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Thursday, October 22, 2020  Spokane, Washington  Est. May 19, 1883
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Microsoft attempts takedown of global criminal botnet

Microsoft announced legal action Monday seeking to disrupt a major cybercrime digital network that uses more than 1 million zombie computers to loot bank accounts and spread ransomware, which experts consider a major threat to the U.S. presidential election.

Pentagon reaffirms Microsoft as winner of disputed JEDI deal

WASHINGTON — The Pentagon on Friday reaffirmed Microsoft as winner of a cloud computing contract potentially worth $10 billion, although the start of work is delayed by a legal battle over rival Amazon's claim that the bidding process was flawed.

Watchdog groups say convention appearances broke Hatch Act

WASHINGTON — Two White House officials violated the Hatch Act by participating in choreographed events that were aired during this week's Republican National Convention, according to two separate ethics complaints filed by government watchdog groups.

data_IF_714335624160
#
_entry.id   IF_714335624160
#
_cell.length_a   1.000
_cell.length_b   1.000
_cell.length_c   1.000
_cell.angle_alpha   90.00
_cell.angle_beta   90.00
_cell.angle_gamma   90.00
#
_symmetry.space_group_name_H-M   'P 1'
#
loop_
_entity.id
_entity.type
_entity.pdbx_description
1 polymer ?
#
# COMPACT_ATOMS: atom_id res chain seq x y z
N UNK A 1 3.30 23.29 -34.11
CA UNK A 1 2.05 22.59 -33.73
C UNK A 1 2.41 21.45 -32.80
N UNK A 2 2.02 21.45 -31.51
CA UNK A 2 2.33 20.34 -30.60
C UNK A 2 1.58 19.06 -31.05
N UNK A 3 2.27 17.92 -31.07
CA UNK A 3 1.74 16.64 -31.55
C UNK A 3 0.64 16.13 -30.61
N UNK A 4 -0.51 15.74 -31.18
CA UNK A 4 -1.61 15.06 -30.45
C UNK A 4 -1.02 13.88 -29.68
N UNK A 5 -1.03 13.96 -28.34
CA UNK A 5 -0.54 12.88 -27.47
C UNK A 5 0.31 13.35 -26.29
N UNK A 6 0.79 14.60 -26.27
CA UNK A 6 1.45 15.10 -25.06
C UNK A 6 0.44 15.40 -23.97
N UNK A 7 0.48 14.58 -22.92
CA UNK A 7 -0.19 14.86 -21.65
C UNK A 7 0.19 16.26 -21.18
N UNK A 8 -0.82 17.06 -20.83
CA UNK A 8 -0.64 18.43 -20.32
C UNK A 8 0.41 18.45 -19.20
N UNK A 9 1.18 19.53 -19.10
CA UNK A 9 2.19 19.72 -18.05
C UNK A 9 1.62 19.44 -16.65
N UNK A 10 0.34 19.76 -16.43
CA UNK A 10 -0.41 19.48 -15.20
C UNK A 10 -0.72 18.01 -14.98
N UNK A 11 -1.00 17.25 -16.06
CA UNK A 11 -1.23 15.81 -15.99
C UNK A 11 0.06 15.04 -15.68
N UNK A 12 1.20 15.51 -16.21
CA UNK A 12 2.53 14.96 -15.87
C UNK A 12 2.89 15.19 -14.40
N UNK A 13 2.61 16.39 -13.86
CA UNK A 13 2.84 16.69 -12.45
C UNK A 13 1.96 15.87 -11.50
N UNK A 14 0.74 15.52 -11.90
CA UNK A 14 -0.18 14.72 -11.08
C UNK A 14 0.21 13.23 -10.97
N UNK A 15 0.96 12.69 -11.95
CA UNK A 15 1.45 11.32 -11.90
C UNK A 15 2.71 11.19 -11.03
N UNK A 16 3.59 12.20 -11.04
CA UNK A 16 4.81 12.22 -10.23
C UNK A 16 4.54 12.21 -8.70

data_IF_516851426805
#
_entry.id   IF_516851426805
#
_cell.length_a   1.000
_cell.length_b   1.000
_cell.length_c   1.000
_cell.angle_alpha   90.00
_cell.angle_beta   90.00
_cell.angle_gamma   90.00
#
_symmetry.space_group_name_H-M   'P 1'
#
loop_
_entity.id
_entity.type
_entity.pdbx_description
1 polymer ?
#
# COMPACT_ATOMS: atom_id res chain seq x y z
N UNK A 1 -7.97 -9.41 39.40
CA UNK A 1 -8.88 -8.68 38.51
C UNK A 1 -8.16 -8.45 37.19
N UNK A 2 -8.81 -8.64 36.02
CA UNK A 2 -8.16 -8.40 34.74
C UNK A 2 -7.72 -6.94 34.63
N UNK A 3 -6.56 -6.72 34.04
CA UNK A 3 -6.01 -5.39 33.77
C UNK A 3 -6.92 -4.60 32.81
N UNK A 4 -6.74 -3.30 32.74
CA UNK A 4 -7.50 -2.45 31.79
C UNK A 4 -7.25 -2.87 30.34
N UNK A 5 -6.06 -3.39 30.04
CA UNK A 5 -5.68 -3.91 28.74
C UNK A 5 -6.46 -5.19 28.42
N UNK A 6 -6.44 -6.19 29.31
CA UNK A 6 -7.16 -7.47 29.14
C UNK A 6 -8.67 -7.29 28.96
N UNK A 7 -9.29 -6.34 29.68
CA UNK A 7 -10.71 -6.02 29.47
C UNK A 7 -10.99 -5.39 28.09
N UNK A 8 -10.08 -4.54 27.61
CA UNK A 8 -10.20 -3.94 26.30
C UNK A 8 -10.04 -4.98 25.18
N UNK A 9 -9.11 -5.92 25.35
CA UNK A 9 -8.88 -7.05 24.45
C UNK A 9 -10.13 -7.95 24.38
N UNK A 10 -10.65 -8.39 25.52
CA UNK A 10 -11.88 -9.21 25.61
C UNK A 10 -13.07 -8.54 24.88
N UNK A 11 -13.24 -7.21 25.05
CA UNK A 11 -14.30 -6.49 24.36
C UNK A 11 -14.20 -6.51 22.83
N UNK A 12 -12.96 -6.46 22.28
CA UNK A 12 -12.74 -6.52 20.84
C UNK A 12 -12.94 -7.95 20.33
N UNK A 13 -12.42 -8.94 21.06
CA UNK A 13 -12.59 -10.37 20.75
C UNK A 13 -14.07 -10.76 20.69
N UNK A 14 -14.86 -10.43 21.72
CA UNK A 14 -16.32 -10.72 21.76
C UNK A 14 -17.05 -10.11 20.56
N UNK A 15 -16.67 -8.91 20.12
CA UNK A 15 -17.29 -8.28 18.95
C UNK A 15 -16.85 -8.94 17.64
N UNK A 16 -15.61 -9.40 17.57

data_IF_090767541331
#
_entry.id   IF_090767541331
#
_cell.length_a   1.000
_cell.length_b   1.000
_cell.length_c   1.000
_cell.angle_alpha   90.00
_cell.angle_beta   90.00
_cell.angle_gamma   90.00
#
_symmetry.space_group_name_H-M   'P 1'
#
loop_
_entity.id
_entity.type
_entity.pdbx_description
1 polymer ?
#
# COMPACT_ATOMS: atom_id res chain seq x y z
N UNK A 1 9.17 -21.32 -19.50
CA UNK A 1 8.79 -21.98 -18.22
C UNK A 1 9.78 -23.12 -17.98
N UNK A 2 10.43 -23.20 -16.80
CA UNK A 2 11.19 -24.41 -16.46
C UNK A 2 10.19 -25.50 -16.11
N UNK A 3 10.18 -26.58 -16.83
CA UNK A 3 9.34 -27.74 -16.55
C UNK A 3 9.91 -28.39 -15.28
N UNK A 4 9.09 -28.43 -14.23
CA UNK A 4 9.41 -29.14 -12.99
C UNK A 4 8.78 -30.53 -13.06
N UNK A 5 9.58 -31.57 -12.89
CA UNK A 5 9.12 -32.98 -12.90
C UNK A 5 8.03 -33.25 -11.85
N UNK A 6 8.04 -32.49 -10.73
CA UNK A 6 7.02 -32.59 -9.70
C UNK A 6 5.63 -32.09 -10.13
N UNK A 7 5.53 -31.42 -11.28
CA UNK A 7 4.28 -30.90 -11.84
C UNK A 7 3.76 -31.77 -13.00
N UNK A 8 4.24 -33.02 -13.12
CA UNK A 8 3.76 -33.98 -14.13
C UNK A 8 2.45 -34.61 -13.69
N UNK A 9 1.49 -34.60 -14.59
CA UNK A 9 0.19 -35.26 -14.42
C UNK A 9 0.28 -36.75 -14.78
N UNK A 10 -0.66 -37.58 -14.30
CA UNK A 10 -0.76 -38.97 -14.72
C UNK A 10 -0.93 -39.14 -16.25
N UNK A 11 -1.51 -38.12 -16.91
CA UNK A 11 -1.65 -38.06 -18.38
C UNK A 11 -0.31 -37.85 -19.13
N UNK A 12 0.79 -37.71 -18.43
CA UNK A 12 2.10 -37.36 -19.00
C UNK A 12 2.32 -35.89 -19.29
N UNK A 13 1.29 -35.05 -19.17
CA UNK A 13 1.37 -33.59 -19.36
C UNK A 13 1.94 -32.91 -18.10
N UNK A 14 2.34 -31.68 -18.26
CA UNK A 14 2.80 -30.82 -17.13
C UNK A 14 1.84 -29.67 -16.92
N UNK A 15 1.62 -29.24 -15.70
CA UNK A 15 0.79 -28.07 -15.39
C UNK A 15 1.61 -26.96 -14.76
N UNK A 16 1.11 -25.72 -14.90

Administration seeking rollbacks on tech company protections

The Justice Department is proposing that Congress roll back legal protections for online platforms such as Facebook, Google and Twitter that generally could not be held legally responsible for what people post on the sites.

Ethics complaint targets Spokane Councilwoman Karen Stratton’s endorsement of Pasco marijuana business

The complaint filed Friday alleges Stratton violated several portions of the city’s ethical code prohibiting city officials from using public resources to further their own financial interests. The councilwoman said the timing of the complaint, after a letter she wrote last summer had been shared publicly in conservative circles online, indicates it is politically motivated and that she hasn’t benefited financially from the action.

Probe faults premium travel by former EPA head, bodyguards

The Environmental Protection Agency’s internal watchdog urged the agency on Thursday to look into recovering $124,000 in premium travel charges by former EPA head Scott Pruitt and his bodyguards. The EPA’s inspector general rejected Pruitt’s claims that security concerns warranted the first- and business-class travel at taxpayer expense.

Supreme Court should adopt an ethics code

By voluntarily subjecting itself to the same high standards of conduct applicable to every other judge in the United States, the Supreme Court would demonstrate ethical leadership by example at a time of national anguish.

EPA security chief, Superfund head leave amid ethics probes

The two top officials in charge of security and toxic-waste cleanups at the Environmental Protection Agency have abruptly left their jobs, days after EPA administrator Scott Pruitt told lawmakers that his subordinates were to blame for alleged ethical lapses that have prompted more than a dozen federal investigations of the agency.